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Hi all… I’m Dave…

I won’t bore you all with my history (actually I will but that will come later) so I’m just gonna get right into it…

 From the time I started shooting, about 10 years ago, all I’ve ever heard is that you need studio lights to make great pics happen. Until about 8 months ago I never owned one. I shot with all sortsa lights… household lights, flashlights, matches, quarts garage lights. You name it, I shot with it. 8 months ago I bought a bunch of Einsteins (Paul C. Buff stuff) and they’re an amazing product and offer so much bang for the buck.
When you consider that a good hotshoe flash costs about the same as one of these things it’s amazing. But after shooting them for a while I’ve come to realize something. You don’t need them to create great stuff. Yeah, it might make it a little bit easier but it’s not necessary. The important thing is desire, want and need.

 So let’s look at this pic I shot tonight…

Liquid photography by Dave Nitsche

Yeah, sorta cool but nothing really special, but I wasn’t trying to create a masterpiece. I wanted to create something that proves a point.

So the liquid is corn syrup and food coloring. Corn syrup is the coolest stuff in the world! Incredibly thick and works so well with light. It moves so slow you can actually see the flow when the lights trigger. So much fun!!!

Let’s talk about this one a bit and look at the set up

Lighting setup Lighting setup for liquid photoshot

So you see 3 Einsteins, a bunch of foam core (black and white), and the prop. Really simple setup when you get down to it. There is another light you don’t see in this shot on the floor pointing  up at the white center piece of foam core. 

Lighting setup for a liquid shot, alternative view

So this is how it works. The floor light bangs off the white foam core and gives the backlighting needed to show thru the liquid. The two lights at 3 and 9 oclock bouncing off the black are adding background detail and dark highlights in the liquid. The front light is giving some detail to the spoon and adding highlights to the liquid to give it a realistic 3d kinda feel.

 This is the second pic I took. There is almost no PS involved in it. I cleaned some spots off the frame ( I hate cleaning my sensor), sharpened and really that’s about it. There are some really fundamental principles being applied to this shot and if you can get it you will be a stop motion master…

  First… Flash duration! In shots like this, or other splash stuff, the shutter is NOT stopping the motion! This image was shot at a 250th at f18. Not nearly quick enough to stop anything. The flashes are stopping the motion. When you cut down the power of a flash (with speedlites and Einsteins that is) the amount of time the flash fires is shortened. So the more you take power away from a flash like I mentioned you’re cutting the time the flash lasts. Einsteins can get down to about 1/13,000th of a second. Speedlites are amazing and can get down to about a 64,000th of a second. That is quick enough to stop a hummingbirds wings!!!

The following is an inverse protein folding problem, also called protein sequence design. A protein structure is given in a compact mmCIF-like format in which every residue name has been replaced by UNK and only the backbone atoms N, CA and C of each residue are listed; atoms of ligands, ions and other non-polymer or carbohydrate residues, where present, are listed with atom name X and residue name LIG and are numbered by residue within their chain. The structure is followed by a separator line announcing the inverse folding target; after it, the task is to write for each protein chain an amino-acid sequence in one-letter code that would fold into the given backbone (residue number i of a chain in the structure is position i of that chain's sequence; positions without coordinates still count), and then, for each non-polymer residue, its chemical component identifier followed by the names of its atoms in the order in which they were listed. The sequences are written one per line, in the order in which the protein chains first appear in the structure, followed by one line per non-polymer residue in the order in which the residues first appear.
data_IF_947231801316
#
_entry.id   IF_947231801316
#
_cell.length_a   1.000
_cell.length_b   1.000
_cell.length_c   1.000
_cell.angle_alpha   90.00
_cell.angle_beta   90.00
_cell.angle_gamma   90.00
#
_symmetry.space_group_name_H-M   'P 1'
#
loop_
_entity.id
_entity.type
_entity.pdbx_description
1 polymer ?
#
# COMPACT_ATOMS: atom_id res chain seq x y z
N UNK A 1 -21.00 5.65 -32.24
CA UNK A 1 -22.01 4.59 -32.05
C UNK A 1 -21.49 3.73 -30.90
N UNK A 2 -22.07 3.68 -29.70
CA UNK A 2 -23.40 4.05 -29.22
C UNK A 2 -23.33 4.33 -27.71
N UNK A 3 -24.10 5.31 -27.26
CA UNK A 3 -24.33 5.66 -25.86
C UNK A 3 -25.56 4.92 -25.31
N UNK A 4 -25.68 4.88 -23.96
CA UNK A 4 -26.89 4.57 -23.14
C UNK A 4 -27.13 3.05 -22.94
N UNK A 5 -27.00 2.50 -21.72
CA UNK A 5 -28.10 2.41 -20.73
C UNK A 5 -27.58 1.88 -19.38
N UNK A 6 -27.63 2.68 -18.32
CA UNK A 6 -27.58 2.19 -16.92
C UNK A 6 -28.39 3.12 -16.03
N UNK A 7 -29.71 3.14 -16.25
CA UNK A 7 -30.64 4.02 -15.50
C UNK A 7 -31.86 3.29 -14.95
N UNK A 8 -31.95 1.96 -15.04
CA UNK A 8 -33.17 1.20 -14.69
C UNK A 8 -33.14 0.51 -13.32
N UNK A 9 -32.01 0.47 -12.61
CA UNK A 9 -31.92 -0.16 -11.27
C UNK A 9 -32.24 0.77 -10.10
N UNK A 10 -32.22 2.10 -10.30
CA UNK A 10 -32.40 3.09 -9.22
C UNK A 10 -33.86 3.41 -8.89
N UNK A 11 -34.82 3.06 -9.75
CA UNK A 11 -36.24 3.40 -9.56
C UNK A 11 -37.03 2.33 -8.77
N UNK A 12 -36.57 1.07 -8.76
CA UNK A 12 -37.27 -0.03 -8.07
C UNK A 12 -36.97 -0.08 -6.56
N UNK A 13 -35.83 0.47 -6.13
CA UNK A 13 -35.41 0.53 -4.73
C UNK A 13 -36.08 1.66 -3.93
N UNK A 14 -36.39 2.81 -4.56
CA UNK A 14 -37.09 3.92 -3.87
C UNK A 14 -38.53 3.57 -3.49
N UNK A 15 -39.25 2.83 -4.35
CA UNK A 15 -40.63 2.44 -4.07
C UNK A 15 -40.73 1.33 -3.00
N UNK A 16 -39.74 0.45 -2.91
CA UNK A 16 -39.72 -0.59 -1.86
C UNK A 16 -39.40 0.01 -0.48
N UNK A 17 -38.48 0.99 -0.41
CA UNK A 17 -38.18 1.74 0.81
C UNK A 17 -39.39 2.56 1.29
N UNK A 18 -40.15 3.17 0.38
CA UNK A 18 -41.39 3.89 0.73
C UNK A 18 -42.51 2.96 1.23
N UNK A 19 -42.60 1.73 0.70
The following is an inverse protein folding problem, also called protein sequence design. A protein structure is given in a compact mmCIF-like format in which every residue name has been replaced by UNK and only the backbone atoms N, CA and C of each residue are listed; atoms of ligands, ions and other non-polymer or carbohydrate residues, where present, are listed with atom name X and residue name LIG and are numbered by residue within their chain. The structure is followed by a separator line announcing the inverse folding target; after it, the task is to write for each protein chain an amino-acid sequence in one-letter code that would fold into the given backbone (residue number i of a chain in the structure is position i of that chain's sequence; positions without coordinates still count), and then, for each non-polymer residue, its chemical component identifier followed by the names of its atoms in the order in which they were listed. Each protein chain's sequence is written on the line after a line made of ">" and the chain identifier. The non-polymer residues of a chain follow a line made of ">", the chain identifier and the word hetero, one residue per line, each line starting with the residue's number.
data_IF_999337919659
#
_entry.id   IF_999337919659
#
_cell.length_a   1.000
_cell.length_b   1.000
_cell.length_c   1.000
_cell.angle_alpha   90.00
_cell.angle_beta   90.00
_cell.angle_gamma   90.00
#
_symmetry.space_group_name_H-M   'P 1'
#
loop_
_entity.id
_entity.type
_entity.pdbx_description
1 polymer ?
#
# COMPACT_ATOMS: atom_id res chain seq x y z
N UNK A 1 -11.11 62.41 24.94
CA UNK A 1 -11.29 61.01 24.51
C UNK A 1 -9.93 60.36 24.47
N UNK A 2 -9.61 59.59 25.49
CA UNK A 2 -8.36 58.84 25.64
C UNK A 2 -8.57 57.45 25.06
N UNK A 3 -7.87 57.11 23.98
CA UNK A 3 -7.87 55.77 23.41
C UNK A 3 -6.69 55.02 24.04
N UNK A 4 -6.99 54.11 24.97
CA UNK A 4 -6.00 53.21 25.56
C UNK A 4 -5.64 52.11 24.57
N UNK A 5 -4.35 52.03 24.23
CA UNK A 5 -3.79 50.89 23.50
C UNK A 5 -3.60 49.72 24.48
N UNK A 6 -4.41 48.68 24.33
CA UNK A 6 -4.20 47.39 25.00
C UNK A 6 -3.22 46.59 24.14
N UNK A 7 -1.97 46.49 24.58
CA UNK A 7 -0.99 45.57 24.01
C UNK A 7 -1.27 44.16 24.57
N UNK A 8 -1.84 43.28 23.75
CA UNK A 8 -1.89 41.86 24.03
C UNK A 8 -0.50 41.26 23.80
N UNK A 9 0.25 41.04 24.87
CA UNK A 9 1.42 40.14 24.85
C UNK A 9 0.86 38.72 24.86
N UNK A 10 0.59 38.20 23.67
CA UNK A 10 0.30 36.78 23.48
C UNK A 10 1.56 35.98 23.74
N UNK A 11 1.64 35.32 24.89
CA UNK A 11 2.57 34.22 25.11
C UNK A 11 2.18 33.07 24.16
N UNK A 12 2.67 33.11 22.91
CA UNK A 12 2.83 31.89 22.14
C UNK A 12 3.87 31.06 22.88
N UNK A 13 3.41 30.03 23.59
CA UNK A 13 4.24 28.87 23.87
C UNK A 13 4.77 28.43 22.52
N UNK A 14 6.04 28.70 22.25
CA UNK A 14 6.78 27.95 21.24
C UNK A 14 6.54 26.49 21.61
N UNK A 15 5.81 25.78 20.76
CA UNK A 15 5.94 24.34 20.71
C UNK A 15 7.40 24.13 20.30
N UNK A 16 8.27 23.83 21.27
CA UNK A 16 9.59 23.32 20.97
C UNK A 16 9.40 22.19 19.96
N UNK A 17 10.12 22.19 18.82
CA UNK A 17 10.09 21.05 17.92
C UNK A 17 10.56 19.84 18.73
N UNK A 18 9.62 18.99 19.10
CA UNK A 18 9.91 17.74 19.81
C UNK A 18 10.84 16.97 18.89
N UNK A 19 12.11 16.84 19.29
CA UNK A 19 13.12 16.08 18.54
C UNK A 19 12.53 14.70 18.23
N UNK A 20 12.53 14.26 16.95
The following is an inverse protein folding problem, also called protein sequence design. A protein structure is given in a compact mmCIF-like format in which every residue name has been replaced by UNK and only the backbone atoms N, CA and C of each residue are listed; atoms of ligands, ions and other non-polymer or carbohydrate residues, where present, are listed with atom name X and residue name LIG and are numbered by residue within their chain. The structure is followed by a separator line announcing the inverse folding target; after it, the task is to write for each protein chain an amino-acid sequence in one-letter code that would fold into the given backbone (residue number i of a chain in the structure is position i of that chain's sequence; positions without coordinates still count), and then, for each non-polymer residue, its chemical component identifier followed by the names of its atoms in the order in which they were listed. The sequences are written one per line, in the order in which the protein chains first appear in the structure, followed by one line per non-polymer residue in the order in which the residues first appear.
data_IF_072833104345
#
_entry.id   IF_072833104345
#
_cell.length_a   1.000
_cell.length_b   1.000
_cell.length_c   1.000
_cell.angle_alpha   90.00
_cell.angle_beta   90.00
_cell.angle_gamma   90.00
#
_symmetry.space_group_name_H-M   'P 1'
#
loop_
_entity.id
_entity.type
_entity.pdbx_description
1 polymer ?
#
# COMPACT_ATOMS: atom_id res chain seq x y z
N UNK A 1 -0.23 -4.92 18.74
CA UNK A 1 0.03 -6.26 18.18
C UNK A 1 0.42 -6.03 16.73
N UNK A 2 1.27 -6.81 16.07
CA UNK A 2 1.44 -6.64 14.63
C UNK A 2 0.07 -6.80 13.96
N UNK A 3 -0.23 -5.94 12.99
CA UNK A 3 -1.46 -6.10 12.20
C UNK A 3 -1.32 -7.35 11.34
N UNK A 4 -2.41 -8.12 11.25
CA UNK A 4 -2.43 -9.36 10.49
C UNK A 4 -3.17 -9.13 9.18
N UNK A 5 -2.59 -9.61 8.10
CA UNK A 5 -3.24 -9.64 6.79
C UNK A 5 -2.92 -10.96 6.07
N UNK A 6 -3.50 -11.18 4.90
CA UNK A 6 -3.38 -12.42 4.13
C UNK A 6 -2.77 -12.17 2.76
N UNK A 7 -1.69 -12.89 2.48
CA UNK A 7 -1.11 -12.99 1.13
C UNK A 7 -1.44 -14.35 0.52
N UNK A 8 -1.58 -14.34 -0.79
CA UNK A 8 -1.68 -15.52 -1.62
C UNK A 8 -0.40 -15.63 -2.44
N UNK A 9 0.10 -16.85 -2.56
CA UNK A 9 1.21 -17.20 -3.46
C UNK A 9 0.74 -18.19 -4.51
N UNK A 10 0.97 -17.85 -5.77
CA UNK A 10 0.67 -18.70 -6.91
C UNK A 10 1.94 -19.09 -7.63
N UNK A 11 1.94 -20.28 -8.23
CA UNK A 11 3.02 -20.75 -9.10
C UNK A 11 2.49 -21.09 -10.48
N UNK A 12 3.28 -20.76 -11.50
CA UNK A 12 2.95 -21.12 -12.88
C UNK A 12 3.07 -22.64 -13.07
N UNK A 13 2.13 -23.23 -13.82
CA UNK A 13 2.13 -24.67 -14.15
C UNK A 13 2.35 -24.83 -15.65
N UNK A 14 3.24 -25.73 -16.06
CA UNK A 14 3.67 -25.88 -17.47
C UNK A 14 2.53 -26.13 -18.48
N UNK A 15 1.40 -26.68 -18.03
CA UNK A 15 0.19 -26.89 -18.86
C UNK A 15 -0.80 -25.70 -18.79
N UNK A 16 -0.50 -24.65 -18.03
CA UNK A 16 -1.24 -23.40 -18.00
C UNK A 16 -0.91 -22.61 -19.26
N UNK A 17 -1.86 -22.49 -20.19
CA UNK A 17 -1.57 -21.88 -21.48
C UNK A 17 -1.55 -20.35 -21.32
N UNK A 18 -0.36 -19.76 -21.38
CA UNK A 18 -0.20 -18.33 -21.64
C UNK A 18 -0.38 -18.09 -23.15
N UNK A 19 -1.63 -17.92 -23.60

Second… backlighting! Backlighting is the key to all things splash and glass. Learning how backlighting works and the effects you can create will open tons of doors for you. Now I know you’re saying “well Dave what is it all about?”. Well heck I gotta save some stuff for future articles but I promise you I will get into it. 

So while this shot isn’t that much it shows what you need to really know how to stop motion. It holds all the basic principles and those principles make me so happy…

Happy Dave

I started this little piece talking about studio lighting and how it makes life easy but isn’t needed didn’t I? And then I show you ton’s of studio lights, triggers, etc. Well sometimes deception can prove a point better than anything else. 

 The REAL Lighting setupThe real lighting setup

This image was actually shot with 2 Canon 430 EXII flashes and an Canon IR trigger. I bought the flashes used online for about $125 a piece and the trigger for about $120 used. So I showed you about $2700 in studio lights and accessories but in reality I created this with $370 worth of lighting.

This is what I hope to show you in the months to come. That you don’t need tons of money to create images, all you need it desire, want and need. Light is key. Understanding how it works, a fundamental understanding of flash duration, and a love for the art of photography will open so many doors for you.

Keep thinking about what you want to say in pictures and keep clicking!!!

Until next time I’m out…

P.S There are few more examples of how creatively corn syrup can be used :-)

Abused by Dave Nitsche
Abused by Dave Nitsche
truce  by Dave Nitsche
Truce by Dave Nitsche
Colorblind by Dave Nitsche
Colorblind by Dave Nitsche


3 responses on "Hi all… I’m Dave…"

  1. Hi Dave! Great photos! I wanted to know where I can buy a print of the multi colored sword? Great ideas too. I may just have to get my room a bit messy with corn syrup!

  2. Thanks for a really interesting article Dave. I’ve got a little disheartened seeing amazing images and then finding they used four figure lighting rigs which as a novice are out of my price range. Keep up the good work and the interesting photos.

    • Thanks Alex! Studio lights are a lot of fun and do make things a little simpler but you can create great images with relatively cheap light sources. It’s a lot of fun to experiment with them and see what you can come up with.

      Glad you liked the article.


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